Tony fiddled with the knot on his tie. Cheap acrylic, like his suit, it didn’t add any veneer to his appearance.
Tony sat in the passenger seat of his company car. Toyota Auris. Excellent mileage. A comfortable ride up and down the motorway, servicing the clientele. In the footwell, the detritus of his service station lunch. Sandwich wrapper, crisp packet, doughnut crumbs and a screwed up serviette. His feet, shod in a pair of £25 loafers, scuffled against the rubbish for something to do.
He thought about Lynne. He loosened the knot on his tie, unfastened it completely, pulling the tie from his collar. He sat and wrapped it around his fingers, thinking about Lynne and the hard disappointment in her eyes.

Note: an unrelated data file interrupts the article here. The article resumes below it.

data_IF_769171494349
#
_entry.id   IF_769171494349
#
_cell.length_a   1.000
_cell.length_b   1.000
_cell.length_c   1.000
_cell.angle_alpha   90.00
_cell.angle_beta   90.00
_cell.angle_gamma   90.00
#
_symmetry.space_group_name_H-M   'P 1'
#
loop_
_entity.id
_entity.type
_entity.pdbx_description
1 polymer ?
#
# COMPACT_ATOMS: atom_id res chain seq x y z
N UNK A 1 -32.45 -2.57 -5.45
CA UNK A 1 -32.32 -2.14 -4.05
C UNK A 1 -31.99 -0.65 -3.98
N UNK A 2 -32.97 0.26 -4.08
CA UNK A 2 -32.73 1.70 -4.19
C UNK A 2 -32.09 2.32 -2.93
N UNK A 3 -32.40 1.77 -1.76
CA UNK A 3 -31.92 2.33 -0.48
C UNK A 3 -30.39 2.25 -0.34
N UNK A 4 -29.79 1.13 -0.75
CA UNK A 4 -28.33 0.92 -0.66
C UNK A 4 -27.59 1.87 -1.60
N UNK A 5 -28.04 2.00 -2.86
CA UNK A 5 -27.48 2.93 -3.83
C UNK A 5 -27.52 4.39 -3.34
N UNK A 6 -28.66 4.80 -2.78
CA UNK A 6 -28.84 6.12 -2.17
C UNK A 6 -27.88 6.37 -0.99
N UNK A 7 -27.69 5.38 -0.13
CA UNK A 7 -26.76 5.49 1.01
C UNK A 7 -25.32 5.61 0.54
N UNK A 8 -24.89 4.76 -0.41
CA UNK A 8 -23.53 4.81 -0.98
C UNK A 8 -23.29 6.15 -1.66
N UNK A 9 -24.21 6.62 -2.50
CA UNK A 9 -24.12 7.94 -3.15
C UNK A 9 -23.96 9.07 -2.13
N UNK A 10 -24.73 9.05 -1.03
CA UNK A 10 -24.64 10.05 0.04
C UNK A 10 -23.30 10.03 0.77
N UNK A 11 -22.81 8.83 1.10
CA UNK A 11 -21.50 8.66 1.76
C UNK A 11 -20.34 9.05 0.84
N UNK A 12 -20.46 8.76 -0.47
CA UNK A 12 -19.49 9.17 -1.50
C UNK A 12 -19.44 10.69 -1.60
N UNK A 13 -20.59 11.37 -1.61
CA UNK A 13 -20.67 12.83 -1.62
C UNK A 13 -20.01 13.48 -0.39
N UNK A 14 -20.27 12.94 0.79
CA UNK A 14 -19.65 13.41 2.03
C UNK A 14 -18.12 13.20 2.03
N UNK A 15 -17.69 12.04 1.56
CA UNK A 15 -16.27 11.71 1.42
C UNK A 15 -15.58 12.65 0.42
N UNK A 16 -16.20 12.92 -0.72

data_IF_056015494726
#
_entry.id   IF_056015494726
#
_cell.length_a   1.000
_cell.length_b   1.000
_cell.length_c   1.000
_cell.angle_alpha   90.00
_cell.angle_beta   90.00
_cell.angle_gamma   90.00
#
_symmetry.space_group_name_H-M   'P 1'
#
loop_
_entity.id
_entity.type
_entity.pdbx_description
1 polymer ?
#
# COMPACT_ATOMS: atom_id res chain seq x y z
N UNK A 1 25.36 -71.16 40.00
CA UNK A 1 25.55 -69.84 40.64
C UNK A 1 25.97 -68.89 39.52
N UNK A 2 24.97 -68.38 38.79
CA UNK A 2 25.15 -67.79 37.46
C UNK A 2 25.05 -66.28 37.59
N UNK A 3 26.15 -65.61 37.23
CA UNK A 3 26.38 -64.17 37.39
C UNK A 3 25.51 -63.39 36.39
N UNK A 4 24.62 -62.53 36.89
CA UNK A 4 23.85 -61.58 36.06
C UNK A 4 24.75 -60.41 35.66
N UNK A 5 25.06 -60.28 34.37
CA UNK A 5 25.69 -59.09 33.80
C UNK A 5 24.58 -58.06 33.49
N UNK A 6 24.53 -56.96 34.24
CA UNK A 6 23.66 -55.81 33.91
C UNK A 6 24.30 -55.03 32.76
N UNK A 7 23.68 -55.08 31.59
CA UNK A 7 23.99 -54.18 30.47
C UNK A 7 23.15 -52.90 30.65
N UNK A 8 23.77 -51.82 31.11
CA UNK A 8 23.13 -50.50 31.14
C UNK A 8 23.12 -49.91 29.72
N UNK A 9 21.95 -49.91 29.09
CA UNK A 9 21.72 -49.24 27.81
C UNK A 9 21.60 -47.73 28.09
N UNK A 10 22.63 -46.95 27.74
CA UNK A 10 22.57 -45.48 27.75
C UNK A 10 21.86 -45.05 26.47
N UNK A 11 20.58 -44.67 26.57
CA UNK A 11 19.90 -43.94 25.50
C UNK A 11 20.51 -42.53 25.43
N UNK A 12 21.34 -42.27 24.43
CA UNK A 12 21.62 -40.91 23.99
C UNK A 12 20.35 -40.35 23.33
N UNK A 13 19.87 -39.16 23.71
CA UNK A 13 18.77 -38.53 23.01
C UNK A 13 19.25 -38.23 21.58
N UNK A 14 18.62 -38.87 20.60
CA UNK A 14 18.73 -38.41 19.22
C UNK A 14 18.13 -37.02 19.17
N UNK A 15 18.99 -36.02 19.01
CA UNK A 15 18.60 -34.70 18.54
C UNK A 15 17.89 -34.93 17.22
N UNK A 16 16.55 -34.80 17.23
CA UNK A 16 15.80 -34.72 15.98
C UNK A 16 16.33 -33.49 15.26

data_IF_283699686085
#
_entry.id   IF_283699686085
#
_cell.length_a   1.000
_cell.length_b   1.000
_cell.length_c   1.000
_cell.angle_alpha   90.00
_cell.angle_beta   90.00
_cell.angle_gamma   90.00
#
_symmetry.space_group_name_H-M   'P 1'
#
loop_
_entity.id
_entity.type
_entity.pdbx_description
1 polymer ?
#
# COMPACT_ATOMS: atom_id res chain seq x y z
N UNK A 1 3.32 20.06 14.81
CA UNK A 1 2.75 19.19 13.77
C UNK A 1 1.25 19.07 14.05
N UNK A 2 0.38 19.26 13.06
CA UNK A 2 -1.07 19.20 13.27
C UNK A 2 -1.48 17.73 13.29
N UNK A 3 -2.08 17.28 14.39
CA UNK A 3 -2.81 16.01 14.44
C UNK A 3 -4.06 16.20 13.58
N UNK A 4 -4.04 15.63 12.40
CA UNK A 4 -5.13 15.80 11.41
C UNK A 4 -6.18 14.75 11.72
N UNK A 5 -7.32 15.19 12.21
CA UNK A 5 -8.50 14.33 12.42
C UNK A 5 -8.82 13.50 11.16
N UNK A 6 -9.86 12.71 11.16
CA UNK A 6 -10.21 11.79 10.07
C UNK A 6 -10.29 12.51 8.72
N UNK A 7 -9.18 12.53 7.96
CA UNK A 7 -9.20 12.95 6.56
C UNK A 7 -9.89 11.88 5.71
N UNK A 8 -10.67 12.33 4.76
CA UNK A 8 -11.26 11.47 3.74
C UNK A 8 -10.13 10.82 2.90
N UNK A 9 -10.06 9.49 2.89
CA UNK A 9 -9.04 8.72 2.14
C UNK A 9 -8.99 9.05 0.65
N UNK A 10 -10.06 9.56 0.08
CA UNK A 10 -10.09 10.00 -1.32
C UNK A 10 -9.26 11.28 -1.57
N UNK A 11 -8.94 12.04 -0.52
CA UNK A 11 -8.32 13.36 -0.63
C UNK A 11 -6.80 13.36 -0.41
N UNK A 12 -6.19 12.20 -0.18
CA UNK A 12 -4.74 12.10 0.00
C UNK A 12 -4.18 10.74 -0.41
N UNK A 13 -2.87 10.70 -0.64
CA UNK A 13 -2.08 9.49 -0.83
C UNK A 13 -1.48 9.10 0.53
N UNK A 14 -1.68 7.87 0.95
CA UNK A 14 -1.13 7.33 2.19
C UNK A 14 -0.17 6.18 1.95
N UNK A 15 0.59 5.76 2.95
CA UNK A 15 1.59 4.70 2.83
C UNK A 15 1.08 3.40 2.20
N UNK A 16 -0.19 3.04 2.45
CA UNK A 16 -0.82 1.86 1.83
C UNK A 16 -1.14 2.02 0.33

They’d met at a company do. She was in logistics. He was young enough to still believe he could make area manager one day. She was keen on his ambition. Twenty five years later, he was still on the road and Lynne was disappointed.
The world looked slightly different through the passenger side of the windscreen. He thought about quitting, about other possibilities. He wasn’t fifty yet.
Tony wound down the window and dropped his tie to the ground.
In response to a photograph seen on Twitter.